Man, do we ever hate to see a good joke die.
And, make no mistake, the V6 Mustang has been a joke for — oh, as long as we've been alive. It served admirably as the car enthusiast's go-to vehicle for ridicule. Want to make a joke about dudes who idolize Huey Lewis and the News? Bam! There's the Mustang V6 convertible oozing 210 horsepower from its 4.0-liter of superannuated iron-block V6. Want to stereotype someone as a certain variety of sorority girl? That small-wheeled, weak-kneed 'Stang was at the ready.
If Ford manages to follow through with its plan for the 2011 Ford Mustang V6, these jokes could all go away, as massive powertrain improvements could not only lift the lesser Mustang out from the land of ridicule but also actually put it in direct competition with the excellent 2010 Chevrolet Camaro V6.
Perhaps all of this is why, when we asked Ford to test a 2010 Ford Mustang V6, our usual contact seemed to keep conveniently forgetting our request. Or he did until we threatened to rent one — a nice white one with mismatched tires and stained seats. Then a Mustang V6 materialized, but only after we were required to drive both a Shelby GT500 and a special Mustang GT with the Track Pack that had been specially optioned for competing in comparison tests by the media.
And when we asked for a 2010 Ford Mustang V6 out on the West Coast to take to the test track to run performance numbers, we were told that the one Mustang V6 available there was in for repairs. And then later everything went silent from Ford HQ on the matter.
It's as if the Mustang V6, which makes up the bulk of Mustang sales, is an embarrassment to people who actually like cars, which includes quite a number of people at Ford. Of course, our contacts were at the distinct disadvantage of knowing that a much-improved Mustang V6 is on the way for 2011 (and knowing that we knew it, too) but couldn't say anything about it.
One More Better, Innit?
That much-improved power plant for the 2011 Ford Mustang V6 is the 3.7-liter version of the all-aluminum, 60-degree Duratec V6. You'll recognize this as the same displacement Duratec V6 that powers the Lincoln MKS (other Ford brand vehicles make do with the slightly less powerful 3.5-liter version of this engine). For duty in the Mustang, Ford has pumped up the peak output of this motor to 305 hp at 6,500 rpm and 280 pound-feet of torque at 4,250 rpm. The DOHC V6 has a compression ratio of 10.5:1, features cylinder heads with four valves per cylinder and uses variable camshaft timing for both intake and exhaust.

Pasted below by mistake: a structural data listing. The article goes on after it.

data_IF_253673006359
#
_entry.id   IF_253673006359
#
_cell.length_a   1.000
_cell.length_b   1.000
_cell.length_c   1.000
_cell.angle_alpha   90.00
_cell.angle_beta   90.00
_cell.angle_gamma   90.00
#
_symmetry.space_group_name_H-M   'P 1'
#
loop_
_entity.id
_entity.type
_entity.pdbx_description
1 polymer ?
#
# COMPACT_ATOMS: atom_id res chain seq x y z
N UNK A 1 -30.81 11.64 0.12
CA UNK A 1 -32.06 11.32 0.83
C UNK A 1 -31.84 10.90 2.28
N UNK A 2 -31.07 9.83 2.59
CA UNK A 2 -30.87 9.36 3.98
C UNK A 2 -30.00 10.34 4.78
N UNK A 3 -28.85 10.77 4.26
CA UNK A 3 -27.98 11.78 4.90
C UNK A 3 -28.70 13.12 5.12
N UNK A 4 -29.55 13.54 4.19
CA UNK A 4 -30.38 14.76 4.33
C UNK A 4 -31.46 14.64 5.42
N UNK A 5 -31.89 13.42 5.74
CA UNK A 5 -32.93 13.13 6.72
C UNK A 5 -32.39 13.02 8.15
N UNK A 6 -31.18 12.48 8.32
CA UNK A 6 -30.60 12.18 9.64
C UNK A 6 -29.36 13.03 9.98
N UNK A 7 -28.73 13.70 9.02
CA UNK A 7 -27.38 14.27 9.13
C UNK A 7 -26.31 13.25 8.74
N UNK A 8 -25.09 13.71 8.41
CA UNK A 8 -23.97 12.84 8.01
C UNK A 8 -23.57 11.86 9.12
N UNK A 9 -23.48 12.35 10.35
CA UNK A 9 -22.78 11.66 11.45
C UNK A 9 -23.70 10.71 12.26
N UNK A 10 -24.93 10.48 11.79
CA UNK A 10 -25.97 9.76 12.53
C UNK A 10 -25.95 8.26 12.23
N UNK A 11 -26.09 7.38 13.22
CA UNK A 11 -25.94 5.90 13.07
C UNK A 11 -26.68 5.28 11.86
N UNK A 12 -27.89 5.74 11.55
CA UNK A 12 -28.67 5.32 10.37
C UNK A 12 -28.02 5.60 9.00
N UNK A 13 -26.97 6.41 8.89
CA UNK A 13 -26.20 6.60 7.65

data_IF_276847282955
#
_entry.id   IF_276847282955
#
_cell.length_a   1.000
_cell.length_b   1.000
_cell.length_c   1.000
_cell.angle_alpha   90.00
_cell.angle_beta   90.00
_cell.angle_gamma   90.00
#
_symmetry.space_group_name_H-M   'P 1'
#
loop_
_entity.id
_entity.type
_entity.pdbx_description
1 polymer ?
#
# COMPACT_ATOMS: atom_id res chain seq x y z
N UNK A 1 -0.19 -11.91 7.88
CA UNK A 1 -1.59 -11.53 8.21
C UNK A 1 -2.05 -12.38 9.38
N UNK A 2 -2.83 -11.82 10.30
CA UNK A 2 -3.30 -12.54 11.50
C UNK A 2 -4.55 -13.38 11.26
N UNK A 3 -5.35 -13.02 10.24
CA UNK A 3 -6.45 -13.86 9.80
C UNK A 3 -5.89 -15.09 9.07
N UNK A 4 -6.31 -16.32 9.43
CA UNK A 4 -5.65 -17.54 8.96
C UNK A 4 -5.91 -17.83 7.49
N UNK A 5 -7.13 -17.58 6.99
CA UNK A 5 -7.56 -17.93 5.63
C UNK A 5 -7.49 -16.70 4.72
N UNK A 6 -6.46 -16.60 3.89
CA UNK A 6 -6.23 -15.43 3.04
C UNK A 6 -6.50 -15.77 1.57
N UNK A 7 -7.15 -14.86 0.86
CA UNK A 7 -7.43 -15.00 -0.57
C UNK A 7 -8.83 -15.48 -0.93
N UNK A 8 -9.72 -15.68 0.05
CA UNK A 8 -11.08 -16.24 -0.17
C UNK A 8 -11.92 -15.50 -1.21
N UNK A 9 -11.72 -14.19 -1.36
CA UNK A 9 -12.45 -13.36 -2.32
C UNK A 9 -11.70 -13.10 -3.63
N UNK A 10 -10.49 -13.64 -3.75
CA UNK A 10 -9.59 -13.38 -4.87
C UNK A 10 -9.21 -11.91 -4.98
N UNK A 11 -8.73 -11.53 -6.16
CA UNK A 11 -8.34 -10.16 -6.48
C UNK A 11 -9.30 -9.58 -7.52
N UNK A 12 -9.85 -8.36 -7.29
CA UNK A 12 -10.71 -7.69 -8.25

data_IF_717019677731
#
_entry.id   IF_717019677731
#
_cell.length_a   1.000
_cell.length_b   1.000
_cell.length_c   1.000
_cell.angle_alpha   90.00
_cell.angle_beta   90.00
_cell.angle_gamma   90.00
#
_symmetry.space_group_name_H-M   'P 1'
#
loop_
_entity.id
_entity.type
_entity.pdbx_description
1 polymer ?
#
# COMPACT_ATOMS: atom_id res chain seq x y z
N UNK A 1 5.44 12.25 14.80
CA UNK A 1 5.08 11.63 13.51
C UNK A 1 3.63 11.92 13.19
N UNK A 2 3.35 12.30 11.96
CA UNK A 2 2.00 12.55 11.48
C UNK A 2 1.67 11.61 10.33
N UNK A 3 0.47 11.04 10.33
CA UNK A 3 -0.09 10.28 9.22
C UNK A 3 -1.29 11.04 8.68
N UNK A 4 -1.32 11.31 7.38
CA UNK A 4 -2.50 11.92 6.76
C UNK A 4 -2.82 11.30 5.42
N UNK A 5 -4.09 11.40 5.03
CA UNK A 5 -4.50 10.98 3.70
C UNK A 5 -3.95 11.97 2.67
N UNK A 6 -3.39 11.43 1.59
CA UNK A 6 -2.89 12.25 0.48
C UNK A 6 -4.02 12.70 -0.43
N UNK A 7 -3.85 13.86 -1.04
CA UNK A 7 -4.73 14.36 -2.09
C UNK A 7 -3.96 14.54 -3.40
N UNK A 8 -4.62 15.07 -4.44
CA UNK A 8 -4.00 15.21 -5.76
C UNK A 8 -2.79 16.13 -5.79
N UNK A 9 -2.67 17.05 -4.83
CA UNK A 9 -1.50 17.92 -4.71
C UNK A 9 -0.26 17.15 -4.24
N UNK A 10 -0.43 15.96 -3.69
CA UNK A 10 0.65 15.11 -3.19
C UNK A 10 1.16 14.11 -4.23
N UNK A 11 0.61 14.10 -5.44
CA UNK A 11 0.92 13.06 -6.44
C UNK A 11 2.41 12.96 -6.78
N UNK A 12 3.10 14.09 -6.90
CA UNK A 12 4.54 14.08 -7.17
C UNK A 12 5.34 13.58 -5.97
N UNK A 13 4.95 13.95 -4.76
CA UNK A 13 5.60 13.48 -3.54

Let's put that in perspective, shall we? In a vehicle that weighs almost exactly the same as it did last year (somewhere just north of 3,400 pounds), the 2011 model brings 95 hp more. What is that, a 31 percent improvement? That speaks well of the new motor, which makes 82 hp per liter of displacement. But it speaks even more loudly about the straight-up suckitude of the ancient 4.0-liter V6, which has an output of some 53 hp per liter — only 53 hp per liter more than our office desk.
More to the point, the 3.7-liter V6 produces 1 hp more in peak power than the well-regarded 3.6-liter V6 in the Camaro V6. OK, so 1 hp is meaningless on the street and falls well within the normal variation from one ostensibly identical engine to the next. Still, 1 hp means everything in the showroom and in bragging done on online forums. Besides, what was Ford going to do; rate its engine at or below the Chevy?
Oh, and thanks in part to its aluminum block, the new 3.7-liter V6 is 41 pounds lighter — always a nice thing, especially when that weight happens to be sitting over the front axle.
Efficiencies Add Up
Thanks to a variety of improvements large and small, Ford estimates that the 2011 Mustang V6 will get 19 mpg in the city and 30 mpg on the highway. These figures are achieved with the new six-speed automatic transmission, which Ford says is good for a 3 to 5 percent improvement in fuel economy over the outgoing five-speed automatic. Meanwhile the old five-speed manual transmission has also been swapped out for the Getrag/Ford MT82 six-speed manual. With the manual in place, Ford says the Mustang will achieve 18 mpg city/29 mpg highway. And, yes, this highway mpg for the new Mustang V6 is one better than the best the Camaro V6 can do.